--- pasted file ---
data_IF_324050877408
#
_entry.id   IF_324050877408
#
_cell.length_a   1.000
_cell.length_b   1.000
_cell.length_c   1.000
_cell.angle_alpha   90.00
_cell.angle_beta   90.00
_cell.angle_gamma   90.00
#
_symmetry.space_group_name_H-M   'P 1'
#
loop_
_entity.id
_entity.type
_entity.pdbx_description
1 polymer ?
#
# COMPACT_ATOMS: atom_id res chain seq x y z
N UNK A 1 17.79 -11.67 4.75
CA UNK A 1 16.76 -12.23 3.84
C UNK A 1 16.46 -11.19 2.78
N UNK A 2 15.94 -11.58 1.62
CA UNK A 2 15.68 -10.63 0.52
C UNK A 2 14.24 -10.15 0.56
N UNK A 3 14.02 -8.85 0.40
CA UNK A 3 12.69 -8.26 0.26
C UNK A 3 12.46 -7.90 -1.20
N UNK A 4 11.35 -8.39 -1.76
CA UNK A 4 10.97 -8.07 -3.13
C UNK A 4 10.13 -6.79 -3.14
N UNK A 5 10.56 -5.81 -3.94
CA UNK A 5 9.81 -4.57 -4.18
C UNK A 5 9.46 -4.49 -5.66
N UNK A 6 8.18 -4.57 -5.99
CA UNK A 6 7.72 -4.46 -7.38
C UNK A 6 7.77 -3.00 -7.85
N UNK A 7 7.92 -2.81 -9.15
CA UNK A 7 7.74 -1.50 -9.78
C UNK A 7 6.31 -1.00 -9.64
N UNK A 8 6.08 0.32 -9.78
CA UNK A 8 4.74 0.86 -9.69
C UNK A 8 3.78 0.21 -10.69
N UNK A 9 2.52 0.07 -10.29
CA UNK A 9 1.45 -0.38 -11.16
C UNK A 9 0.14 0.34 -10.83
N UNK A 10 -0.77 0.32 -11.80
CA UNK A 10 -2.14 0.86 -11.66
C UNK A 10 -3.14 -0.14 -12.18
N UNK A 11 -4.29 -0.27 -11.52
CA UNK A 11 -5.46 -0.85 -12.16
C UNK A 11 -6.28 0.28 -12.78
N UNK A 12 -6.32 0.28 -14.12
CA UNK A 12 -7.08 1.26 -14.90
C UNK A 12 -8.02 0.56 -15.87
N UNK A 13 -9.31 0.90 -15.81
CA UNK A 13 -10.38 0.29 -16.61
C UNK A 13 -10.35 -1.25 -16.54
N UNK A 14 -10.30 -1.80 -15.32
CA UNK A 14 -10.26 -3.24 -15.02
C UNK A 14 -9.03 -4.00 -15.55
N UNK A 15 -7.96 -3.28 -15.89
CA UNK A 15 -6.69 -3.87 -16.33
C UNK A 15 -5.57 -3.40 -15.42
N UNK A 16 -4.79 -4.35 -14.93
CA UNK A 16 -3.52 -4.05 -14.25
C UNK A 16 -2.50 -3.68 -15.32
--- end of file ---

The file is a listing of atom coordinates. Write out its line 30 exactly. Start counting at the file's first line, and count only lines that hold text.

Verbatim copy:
N UNK A 4 11.35 -8.39 -1.76